Langla said AGDC supports Chenault’s efforts on HB9 and has identified four specific priorities the legislation needs to have when it is reintroduced this session.
The first is to secure multi-year funding to get the project to sanction. So far the group has about $65 million in pocket, but Langla said AGDC needs $335 million from the state to advance the $7.52 billion pipe. In the 2011 Legislature, Langla said a $200 million fund was created, but not appropriated.
“We as a pipeline project always said that we need roughly $400 million from the state to get the project to sanction and that’s where we turn it over to a builder-operator,” she said.
Langla said AGDC wants the Legislature to decide how the pipe would be owned and operated, but AGDC submitted a project plan in July 2011 that recommended the pipe be a state-owned project.
“We are not advocating for the state to operate and manage it — a builder-manager is recommended to operate and manage the pipeline for the life of the project,” she said.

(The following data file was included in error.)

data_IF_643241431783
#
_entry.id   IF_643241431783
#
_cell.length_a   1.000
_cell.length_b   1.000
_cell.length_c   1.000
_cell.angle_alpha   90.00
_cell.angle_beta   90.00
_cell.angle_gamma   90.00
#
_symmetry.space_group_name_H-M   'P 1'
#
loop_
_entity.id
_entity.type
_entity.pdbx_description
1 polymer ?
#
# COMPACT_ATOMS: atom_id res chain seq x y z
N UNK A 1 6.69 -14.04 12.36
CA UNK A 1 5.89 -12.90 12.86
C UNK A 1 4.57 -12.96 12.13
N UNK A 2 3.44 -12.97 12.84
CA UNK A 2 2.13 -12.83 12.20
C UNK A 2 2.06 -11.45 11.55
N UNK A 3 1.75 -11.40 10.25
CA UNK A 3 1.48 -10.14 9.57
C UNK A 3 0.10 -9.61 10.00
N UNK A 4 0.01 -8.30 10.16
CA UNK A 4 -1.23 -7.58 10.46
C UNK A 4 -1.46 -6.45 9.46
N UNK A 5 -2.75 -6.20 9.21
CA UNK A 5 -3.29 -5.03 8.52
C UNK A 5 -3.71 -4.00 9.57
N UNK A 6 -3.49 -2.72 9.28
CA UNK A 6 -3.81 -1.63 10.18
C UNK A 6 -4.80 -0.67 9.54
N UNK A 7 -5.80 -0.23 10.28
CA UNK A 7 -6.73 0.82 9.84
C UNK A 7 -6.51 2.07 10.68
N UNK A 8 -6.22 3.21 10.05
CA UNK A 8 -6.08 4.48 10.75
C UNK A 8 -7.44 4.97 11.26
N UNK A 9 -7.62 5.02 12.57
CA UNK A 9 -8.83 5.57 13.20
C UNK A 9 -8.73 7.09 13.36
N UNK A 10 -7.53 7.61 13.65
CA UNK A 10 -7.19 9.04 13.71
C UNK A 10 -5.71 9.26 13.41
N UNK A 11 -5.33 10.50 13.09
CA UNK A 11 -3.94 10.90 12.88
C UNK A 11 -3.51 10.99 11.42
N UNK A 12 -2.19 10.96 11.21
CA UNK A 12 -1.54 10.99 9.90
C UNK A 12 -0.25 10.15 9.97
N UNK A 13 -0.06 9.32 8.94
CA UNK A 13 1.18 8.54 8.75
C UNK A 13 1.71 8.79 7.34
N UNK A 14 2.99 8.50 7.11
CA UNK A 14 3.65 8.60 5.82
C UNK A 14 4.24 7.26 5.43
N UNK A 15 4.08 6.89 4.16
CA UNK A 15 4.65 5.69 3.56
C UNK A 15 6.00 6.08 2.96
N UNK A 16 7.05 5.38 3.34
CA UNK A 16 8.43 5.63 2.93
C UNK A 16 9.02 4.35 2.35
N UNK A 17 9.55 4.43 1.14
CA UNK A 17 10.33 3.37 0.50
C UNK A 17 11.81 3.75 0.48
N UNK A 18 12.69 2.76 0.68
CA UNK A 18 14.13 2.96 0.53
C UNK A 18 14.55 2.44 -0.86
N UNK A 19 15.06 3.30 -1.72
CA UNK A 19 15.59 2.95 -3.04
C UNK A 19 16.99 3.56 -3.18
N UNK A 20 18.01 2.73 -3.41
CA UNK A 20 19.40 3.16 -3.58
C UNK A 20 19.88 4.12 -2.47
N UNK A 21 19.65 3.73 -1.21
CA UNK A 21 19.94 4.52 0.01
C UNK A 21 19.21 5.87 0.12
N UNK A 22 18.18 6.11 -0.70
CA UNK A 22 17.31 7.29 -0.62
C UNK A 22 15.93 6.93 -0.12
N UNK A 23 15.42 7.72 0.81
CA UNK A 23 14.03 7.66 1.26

AGDC also wants contract-carrier status on the pipeline to allow the group to enter into and negotiate long-term contracts for gas delivery.
Lastly, AGDC wants confidentiality — specifically that much of its work would be off the record. As a state agency, Langla said, without the ability to enter into confidentiality agreements, “we’re not able to hold discussions that would be at that level of business.”
“(Producers and consumers) consider this information to have a monetary value and it to be very competitively sensitive information and they don’t want to share this information with everybody,” she said. “So, we want to be able to have more than watercooler discussions with them.”
If the state were to own the pipeline, HB9 would have also allowed AGDC the option to sell the bonds for its construction, Langla said.
“The builder may be an owner, and there may be other owners, the state may be an owner, but it gives the state the flexibility to have an ownership interest,” said Daryl Kleppin, AGDC commercial manager.
Simply put, Chenault said he wants to make sure AGDC can work on “the only pipeline moving forward in the state.”
“Everybody else is talking, these guys are actually out there trying to get a pipeline going,” he said.